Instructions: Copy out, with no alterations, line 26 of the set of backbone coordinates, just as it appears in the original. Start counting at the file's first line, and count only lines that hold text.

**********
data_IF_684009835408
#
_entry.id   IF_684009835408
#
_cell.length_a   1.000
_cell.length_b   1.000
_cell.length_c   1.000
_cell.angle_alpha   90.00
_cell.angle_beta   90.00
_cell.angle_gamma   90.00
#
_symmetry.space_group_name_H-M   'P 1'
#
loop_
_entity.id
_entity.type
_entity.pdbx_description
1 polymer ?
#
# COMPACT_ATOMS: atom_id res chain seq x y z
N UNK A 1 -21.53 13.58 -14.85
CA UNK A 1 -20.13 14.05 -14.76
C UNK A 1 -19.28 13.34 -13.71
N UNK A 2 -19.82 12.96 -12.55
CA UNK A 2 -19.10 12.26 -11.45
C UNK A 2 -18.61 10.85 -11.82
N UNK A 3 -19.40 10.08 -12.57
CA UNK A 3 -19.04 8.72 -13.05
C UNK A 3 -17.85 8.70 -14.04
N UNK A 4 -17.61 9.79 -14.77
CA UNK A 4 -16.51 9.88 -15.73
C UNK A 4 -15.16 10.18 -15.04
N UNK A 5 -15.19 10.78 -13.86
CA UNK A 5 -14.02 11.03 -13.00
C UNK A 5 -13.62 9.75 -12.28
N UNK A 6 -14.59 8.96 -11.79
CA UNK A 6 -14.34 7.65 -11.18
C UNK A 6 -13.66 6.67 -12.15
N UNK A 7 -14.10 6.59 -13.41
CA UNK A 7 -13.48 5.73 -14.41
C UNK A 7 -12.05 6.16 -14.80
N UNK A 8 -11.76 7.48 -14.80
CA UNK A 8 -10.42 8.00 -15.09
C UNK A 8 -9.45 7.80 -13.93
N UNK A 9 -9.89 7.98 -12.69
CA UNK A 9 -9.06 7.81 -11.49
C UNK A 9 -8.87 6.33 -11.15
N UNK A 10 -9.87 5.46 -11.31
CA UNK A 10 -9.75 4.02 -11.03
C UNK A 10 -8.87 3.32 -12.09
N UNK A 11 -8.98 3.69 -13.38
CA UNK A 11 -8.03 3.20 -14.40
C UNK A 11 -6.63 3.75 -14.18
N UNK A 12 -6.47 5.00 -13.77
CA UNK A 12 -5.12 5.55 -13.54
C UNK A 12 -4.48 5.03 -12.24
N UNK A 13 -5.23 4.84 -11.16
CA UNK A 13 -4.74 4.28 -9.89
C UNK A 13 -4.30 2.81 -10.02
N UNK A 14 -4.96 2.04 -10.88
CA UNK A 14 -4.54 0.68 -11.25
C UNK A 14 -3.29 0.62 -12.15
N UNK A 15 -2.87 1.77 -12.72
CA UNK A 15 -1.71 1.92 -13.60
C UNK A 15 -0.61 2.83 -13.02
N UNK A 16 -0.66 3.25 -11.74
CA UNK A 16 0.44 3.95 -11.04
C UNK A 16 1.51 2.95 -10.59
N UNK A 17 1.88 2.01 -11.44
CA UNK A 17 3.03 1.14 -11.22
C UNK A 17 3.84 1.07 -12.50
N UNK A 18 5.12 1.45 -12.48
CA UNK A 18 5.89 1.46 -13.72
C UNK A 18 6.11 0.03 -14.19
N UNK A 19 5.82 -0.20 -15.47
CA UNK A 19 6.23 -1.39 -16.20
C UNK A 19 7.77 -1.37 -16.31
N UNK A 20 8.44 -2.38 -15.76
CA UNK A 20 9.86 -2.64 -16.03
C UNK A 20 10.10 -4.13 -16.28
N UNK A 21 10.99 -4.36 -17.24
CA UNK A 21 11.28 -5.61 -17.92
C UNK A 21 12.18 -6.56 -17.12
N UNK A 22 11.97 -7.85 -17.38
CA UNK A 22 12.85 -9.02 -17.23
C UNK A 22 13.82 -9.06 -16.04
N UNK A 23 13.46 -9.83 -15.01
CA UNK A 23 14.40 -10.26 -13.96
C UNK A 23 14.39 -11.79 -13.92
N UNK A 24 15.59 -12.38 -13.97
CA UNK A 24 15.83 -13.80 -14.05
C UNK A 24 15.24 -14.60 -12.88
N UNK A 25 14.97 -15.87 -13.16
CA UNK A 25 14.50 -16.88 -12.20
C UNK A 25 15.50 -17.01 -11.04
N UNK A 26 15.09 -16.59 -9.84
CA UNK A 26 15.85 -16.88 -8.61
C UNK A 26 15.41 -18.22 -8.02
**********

C UNK A 2 -18.61 10.85 -11.82